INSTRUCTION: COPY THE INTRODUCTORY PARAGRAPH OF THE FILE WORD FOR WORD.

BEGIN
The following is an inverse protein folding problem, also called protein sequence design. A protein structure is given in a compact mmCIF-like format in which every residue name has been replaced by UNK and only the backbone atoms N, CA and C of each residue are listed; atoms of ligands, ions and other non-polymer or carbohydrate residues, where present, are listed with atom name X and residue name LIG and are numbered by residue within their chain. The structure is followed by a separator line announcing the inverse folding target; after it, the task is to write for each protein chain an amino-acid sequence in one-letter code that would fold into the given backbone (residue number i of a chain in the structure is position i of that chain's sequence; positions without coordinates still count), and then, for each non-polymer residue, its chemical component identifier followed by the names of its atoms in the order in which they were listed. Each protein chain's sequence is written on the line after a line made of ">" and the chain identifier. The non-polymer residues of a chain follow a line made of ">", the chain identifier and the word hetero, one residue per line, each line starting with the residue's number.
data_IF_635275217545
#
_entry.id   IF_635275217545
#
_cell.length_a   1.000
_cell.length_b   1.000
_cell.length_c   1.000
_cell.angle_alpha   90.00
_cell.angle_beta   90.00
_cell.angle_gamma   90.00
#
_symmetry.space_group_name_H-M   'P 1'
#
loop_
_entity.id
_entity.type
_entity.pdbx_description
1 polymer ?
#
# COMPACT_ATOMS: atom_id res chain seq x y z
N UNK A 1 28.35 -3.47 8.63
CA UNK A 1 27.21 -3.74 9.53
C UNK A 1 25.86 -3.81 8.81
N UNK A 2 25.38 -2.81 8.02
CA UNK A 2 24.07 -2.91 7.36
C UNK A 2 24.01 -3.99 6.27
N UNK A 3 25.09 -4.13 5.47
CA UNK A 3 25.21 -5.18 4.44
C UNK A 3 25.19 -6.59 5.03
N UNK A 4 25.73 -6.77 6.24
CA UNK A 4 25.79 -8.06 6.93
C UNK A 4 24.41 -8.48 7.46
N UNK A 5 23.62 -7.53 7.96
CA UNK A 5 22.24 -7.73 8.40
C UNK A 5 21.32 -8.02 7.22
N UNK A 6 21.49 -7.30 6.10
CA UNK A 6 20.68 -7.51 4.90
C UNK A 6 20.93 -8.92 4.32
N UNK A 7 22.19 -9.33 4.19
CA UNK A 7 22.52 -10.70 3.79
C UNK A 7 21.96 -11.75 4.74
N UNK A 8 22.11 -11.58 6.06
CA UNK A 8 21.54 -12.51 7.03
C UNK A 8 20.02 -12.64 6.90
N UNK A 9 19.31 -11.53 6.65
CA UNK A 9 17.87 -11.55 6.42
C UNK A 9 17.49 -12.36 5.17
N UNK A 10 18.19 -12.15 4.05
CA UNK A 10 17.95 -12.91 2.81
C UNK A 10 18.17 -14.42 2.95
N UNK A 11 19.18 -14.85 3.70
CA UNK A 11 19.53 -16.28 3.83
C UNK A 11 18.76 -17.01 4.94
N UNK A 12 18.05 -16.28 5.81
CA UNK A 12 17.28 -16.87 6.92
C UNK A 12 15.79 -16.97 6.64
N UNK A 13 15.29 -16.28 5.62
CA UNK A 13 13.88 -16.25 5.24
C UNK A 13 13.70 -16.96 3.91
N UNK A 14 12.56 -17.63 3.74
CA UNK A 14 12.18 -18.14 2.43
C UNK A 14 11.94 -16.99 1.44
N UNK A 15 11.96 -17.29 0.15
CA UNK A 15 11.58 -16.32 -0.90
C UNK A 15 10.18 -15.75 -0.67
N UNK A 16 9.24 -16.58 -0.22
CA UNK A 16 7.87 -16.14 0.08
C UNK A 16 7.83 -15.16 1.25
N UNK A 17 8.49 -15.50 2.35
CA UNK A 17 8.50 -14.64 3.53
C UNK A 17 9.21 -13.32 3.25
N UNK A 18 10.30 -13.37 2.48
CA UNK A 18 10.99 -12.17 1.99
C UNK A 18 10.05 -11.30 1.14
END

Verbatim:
The following is an inverse protein folding problem, also called protein sequence design. A protein structure is given in a compact mmCIF-like format in which every residue name has been replaced by UNK and only the backbone atoms N, CA and C of each residue are listed; atoms of ligands, ions and other non-polymer or carbohydrate residues, where present, are listed with atom name X and residue name LIG and are numbered by residue within their chain. The structure is followed by a separator line announcing the inverse folding target; after it, the task is to write for each protein chain an amino-acid sequence in one-letter code that would fold into the given backbone (residue number i of a chain in the structure is position i of that chain's sequence; positions without coordinates still count), and then, for each non-polymer residue, its chemical component identifier followed by the names of its atoms in the order in which they were listed. Each protein chain's sequence is written on the line after a line made of ">" and the chain identifier. The non-polymer residues of a chain follow a line made of ">", the chain identifier and the word hetero, one residue per line, each line starting with the residue's number.